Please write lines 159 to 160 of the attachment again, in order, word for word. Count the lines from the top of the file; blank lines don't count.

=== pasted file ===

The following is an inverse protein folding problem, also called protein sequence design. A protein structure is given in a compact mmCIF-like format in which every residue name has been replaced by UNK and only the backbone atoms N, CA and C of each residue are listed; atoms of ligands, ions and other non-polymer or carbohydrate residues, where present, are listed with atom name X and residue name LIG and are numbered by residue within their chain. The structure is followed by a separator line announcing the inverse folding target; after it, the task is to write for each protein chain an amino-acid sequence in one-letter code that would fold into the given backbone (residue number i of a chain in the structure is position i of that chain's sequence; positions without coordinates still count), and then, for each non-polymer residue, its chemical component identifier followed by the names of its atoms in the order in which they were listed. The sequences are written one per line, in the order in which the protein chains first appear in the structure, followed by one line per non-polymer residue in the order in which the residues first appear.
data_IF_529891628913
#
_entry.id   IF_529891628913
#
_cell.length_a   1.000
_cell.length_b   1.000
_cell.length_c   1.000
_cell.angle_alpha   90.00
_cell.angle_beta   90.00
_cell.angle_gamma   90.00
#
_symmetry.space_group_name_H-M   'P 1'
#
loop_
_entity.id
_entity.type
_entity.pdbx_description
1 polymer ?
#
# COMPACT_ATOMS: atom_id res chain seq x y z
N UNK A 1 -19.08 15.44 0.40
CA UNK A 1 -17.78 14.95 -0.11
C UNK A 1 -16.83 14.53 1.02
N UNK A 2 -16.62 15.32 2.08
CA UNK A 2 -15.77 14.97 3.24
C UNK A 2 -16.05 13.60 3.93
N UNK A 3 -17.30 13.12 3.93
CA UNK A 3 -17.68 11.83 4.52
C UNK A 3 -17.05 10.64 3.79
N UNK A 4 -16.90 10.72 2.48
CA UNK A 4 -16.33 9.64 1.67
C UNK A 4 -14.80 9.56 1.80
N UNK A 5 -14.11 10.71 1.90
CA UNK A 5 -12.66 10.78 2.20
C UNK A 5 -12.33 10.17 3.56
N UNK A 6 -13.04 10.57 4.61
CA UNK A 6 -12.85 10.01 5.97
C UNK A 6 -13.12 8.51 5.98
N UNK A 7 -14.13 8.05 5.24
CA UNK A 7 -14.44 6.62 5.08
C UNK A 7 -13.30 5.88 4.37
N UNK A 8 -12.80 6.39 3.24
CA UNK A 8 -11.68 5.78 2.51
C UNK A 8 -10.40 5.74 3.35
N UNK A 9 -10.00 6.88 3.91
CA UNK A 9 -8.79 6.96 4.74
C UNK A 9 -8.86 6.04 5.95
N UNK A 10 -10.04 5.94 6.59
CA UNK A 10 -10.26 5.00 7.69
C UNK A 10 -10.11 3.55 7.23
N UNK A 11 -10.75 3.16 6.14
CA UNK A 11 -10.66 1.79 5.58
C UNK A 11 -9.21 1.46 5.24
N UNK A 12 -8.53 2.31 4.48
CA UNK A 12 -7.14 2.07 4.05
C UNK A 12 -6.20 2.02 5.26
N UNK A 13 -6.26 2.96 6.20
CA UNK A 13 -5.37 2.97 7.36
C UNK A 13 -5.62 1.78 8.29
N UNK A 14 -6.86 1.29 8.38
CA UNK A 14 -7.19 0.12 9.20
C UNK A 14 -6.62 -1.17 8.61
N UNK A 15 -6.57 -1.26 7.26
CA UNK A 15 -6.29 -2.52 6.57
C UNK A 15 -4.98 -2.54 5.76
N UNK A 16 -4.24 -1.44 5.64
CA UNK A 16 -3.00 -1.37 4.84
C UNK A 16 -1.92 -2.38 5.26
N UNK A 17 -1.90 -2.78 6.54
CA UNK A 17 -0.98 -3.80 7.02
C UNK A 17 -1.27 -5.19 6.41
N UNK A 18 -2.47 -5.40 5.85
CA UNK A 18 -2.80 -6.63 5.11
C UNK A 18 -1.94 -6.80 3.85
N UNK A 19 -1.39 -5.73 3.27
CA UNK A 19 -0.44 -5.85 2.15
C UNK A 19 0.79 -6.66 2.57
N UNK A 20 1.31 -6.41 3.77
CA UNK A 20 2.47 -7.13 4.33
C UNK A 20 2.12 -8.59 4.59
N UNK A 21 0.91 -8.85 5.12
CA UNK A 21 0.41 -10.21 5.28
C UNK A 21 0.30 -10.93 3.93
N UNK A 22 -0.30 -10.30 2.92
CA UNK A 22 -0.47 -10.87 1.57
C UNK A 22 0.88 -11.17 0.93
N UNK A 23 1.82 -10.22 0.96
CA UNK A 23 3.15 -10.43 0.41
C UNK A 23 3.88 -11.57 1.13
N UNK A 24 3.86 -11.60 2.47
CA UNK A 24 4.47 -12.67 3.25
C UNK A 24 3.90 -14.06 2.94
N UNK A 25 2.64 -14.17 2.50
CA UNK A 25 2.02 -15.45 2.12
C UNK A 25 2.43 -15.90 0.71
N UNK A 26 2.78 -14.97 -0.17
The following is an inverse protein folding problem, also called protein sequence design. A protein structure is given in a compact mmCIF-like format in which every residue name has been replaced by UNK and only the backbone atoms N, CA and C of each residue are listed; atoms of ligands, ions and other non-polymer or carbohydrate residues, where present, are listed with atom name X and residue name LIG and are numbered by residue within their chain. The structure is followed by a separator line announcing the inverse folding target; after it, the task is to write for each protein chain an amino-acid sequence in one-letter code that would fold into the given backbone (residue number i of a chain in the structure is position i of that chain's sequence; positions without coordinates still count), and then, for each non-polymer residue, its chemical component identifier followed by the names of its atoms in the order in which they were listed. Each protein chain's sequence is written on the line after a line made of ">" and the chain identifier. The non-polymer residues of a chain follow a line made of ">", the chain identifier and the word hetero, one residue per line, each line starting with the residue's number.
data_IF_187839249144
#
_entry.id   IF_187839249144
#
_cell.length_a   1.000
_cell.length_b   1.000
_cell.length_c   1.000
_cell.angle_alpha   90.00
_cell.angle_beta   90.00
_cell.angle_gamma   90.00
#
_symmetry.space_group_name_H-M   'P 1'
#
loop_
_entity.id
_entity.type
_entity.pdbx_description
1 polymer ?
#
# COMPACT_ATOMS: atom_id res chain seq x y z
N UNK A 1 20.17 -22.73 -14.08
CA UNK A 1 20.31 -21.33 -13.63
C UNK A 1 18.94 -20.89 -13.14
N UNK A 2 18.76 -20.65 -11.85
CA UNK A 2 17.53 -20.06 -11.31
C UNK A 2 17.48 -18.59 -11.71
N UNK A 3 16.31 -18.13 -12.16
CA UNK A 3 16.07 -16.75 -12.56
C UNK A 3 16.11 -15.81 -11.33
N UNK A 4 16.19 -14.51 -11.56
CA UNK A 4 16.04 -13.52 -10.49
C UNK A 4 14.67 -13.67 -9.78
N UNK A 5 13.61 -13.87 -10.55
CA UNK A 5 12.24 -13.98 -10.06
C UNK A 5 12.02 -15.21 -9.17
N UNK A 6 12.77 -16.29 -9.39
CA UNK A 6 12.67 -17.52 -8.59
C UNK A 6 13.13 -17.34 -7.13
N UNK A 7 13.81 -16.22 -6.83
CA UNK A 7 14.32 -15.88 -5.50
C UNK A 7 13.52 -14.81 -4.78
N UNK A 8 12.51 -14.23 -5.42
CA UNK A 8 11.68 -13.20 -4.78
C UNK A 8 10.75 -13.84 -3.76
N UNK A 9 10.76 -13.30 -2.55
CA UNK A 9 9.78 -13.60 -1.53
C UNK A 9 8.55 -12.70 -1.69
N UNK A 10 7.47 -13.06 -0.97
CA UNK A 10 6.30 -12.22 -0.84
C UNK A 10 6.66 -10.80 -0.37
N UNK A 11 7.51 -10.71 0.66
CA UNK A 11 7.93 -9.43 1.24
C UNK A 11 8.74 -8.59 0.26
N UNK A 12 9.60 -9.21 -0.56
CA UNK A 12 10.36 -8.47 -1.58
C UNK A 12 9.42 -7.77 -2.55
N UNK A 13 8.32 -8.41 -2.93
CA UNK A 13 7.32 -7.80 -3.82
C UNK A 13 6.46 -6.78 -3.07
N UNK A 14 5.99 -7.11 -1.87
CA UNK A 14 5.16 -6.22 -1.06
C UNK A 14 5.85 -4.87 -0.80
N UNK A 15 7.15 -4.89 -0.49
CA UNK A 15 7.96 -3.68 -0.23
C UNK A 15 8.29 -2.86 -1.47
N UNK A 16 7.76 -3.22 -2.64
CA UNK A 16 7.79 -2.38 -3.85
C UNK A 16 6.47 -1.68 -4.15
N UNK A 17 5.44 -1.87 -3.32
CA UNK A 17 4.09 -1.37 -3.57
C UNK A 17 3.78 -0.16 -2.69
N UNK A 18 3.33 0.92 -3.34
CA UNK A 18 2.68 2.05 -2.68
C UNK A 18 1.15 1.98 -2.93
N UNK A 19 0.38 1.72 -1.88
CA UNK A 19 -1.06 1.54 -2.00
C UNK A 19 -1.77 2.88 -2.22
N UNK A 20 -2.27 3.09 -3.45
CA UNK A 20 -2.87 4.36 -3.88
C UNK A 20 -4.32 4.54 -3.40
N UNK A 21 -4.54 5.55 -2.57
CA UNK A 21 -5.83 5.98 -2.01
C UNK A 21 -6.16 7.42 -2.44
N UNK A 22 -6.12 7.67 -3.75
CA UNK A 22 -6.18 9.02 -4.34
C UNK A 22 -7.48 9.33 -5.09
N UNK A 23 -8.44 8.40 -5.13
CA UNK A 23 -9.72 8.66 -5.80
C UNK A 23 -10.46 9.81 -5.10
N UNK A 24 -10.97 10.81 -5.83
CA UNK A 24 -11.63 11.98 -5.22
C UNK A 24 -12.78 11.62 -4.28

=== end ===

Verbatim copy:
CA UNK A 14 5.16 -6.22 -1.06
C UNK A 14 5.85 -4.87 -0.80